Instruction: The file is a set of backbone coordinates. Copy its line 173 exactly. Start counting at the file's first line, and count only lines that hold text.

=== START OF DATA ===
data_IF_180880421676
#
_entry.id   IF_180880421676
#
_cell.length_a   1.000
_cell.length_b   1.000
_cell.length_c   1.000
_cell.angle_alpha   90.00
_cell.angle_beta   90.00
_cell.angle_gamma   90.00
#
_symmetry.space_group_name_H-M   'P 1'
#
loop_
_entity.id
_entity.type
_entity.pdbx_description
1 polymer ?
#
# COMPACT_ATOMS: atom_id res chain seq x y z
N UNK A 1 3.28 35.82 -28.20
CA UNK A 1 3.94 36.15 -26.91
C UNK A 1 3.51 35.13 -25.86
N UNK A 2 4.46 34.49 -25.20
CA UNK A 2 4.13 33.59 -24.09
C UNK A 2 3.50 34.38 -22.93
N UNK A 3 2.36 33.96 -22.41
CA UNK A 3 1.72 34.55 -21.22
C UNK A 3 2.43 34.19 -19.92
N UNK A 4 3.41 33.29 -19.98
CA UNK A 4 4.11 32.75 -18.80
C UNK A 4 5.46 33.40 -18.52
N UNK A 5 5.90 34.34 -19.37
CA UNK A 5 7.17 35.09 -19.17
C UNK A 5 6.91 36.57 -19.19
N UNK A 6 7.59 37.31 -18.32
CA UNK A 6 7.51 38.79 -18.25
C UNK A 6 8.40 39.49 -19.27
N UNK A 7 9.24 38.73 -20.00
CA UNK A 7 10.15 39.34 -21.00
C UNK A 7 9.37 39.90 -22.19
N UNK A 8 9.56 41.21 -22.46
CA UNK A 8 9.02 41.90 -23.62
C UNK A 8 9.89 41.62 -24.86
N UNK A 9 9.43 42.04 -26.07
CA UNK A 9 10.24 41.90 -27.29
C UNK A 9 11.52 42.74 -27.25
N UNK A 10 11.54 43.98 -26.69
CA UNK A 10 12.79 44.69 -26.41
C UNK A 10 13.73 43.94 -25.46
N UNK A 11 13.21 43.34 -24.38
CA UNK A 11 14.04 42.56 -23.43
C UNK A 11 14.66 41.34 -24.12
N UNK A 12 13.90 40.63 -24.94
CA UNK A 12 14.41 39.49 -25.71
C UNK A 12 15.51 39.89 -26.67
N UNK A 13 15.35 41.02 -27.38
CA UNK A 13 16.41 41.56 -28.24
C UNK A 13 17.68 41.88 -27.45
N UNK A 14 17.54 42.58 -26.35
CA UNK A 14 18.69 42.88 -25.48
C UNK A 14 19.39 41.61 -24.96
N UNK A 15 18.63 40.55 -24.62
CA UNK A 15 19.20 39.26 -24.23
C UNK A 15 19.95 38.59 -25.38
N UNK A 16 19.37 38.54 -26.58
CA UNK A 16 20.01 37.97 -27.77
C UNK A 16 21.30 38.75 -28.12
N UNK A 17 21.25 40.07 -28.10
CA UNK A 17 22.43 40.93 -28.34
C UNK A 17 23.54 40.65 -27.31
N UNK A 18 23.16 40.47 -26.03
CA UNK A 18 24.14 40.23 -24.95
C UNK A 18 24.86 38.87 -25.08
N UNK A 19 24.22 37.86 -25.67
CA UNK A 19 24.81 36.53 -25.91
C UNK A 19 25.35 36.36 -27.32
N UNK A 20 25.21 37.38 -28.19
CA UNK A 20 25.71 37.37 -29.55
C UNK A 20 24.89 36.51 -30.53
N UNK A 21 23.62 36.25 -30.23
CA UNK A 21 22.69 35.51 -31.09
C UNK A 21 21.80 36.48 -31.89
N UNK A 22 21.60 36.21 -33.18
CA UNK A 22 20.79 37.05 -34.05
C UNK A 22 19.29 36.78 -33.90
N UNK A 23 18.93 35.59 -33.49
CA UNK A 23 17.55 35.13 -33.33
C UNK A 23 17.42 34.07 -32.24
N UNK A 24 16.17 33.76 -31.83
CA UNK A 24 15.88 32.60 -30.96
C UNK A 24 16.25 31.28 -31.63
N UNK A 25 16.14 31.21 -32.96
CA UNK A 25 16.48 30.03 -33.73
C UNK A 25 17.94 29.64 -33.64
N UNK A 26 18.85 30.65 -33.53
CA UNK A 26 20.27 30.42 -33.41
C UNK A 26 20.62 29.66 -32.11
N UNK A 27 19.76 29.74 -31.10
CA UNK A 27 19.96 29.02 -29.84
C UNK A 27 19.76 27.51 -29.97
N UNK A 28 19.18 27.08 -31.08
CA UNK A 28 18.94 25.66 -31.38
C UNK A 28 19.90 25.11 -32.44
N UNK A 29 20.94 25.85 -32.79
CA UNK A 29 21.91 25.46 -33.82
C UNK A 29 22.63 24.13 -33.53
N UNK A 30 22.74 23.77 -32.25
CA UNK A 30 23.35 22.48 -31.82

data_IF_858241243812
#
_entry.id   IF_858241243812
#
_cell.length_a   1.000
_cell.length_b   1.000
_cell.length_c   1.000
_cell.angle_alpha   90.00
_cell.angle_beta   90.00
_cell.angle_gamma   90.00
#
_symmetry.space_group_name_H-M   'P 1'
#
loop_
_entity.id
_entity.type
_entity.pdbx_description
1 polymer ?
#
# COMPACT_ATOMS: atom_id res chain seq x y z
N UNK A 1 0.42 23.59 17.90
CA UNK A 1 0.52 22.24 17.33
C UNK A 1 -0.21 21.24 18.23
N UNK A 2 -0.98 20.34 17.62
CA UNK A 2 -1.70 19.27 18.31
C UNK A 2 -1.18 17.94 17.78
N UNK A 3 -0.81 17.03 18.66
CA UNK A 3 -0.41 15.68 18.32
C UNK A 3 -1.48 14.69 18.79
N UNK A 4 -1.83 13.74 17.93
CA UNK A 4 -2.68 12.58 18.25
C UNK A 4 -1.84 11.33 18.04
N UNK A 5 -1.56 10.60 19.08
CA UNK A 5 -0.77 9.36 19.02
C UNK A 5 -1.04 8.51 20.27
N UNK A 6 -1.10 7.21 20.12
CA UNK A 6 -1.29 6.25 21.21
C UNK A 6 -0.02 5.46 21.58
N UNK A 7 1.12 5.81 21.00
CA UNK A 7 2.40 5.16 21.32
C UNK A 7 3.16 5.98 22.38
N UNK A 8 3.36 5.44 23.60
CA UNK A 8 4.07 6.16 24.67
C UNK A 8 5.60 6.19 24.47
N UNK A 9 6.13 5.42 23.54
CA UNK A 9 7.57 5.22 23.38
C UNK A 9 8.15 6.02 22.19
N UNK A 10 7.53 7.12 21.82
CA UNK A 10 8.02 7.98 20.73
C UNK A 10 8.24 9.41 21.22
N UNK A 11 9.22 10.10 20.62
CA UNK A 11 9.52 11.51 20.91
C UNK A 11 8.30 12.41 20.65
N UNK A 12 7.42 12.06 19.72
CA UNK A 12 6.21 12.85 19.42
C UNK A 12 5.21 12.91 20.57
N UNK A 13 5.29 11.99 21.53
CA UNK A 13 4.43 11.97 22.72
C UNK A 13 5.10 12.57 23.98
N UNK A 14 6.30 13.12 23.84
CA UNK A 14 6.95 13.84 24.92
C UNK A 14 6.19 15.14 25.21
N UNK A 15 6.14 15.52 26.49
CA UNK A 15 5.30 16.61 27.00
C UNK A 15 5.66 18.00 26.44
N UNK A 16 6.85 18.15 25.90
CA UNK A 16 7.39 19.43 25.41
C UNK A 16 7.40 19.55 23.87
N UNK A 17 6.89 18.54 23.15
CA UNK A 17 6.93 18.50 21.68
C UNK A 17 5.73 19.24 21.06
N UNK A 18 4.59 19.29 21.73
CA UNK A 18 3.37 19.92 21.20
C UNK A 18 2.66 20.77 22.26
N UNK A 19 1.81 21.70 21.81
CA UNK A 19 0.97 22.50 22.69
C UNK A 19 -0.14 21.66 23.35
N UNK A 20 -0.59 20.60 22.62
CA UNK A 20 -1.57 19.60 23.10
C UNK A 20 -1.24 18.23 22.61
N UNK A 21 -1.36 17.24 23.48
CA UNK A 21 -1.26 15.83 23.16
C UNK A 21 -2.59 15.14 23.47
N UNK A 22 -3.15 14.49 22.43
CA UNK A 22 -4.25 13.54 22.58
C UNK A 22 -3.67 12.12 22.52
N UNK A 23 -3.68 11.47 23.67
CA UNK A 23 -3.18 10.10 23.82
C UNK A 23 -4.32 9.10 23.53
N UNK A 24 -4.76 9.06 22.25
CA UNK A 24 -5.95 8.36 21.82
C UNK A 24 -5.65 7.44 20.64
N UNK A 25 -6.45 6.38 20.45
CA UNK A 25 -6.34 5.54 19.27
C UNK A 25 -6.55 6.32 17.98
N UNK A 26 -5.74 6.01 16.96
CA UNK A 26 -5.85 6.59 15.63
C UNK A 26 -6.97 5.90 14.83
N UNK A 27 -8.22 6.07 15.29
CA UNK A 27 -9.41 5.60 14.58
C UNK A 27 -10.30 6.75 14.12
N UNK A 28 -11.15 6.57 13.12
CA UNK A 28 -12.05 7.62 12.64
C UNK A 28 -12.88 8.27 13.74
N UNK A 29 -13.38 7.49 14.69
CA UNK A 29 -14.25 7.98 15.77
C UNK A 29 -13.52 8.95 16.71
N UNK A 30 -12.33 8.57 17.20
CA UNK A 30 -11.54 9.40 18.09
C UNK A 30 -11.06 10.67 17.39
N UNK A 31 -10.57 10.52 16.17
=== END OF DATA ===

CA UNK A 15 5.30 16.61 27.00